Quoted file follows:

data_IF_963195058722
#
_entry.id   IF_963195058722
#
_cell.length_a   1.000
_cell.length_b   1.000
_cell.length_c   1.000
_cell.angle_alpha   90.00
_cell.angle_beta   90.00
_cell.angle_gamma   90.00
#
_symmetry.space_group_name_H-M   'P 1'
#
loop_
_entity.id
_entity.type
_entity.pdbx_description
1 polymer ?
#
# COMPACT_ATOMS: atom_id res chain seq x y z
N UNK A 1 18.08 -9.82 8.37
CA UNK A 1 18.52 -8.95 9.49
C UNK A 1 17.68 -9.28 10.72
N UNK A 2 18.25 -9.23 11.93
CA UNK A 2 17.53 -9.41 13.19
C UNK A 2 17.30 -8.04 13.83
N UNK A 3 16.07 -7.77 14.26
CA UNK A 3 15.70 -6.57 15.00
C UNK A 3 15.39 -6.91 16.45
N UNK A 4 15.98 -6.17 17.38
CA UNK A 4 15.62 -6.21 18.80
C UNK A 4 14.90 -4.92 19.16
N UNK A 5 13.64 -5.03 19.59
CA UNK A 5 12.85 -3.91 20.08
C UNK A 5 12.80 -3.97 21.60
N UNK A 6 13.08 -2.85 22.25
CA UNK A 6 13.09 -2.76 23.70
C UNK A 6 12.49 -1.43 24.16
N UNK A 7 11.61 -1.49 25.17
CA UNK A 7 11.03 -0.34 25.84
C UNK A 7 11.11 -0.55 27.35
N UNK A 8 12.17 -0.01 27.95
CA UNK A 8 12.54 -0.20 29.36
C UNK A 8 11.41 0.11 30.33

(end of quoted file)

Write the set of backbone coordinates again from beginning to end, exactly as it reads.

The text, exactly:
data_IF_963195058722
#
_entry.id   IF_963195058722
#
_cell.length_a   1.000
_cell.length_b   1.000
_cell.length_c   1.000
_cell.angle_alpha   90.00
_cell.angle_beta   90.00
_cell.angle_gamma   90.00
#
_symmetry.space_group_name_H-M   'P 1'
#
loop_
_entity.id
_entity.type
_entity.pdbx_description
1 polymer ?
#
# COMPACT_ATOMS: atom_id res chain seq x y z
N UNK A 1 18.08 -9.82 8.37
CA UNK A 1 18.52 -8.95 9.49
C UNK A 1 17.68 -9.28 10.72
N UNK A 2 18.25 -9.23 11.93
CA UNK A 2 17.53 -9.41 13.19
C UNK A 2 17.30 -8.04 13.83
N UNK A 3 16.07 -7.77 14.26
CA UNK A 3 15.70 -6.57 15.00
C UNK A 3 15.39 -6.91 16.45
N UNK A 4 15.98 -6.17 17.38
CA UNK A 4 15.62 -6.21 18.80
C UNK A 4 14.90 -4.92 19.16
N UNK A 5 13.64 -5.03 19.59
CA UNK A 5 12.85 -3.91 20.08
C UNK A 5 12.80 -3.97 21.60
N UNK A 6 13.08 -2.85 22.25
CA UNK A 6 13.09 -2.76 23.70
C UNK A 6 12.49 -1.43 24.16
N UNK A 7 11.61 -1.49 25.17
CA UNK A 7 11.03 -0.34 25.84
C UNK A 7 11.11 -0.55 27.35
N UNK A 8 12.17 -0.01 27.95
CA UNK A 8 12.54 -0.20 29.36
C UNK A 8 11.41 0.11 30.33